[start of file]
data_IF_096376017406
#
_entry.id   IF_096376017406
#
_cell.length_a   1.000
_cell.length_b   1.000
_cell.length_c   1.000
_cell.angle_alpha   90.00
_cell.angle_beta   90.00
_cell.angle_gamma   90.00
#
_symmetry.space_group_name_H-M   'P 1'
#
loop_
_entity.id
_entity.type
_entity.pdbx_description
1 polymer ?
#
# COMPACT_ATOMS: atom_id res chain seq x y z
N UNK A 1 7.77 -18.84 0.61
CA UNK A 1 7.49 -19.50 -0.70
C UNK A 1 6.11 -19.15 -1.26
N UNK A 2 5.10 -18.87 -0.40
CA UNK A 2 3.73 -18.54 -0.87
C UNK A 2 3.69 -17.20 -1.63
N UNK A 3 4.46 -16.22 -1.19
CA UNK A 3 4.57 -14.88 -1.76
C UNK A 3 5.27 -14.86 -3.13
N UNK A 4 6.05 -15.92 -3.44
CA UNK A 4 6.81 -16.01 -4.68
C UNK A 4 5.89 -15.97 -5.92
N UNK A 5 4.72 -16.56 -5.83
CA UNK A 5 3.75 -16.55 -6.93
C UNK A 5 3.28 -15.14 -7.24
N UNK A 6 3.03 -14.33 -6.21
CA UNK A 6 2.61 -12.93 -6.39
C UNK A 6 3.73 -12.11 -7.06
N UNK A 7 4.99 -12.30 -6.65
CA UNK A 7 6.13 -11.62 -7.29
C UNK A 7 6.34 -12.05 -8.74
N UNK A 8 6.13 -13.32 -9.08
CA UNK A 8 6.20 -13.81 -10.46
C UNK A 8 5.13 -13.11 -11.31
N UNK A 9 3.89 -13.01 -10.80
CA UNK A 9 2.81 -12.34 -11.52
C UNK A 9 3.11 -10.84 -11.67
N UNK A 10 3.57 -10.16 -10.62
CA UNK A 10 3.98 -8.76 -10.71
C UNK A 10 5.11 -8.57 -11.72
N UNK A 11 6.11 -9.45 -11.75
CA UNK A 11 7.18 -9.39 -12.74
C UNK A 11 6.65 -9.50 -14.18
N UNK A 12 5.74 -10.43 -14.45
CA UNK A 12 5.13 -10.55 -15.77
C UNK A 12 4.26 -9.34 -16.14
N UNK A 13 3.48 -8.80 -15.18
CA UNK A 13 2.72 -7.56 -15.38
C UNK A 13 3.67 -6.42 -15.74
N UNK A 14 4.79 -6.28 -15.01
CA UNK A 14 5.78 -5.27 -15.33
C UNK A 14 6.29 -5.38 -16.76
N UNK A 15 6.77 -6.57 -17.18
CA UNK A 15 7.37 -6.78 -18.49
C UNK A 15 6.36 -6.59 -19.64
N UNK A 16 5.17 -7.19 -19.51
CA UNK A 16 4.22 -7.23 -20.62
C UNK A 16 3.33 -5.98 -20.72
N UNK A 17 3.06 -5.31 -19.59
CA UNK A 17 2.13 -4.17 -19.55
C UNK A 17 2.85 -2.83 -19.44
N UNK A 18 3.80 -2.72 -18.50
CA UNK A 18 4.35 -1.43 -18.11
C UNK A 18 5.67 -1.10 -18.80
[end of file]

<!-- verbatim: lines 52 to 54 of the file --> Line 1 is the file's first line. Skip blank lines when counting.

CA UNK A 11 7.18 -9.39 -12.74
C UNK A 11 6.65 -9.50 -14.18
N UNK A 12 5.74 -10.43 -14.45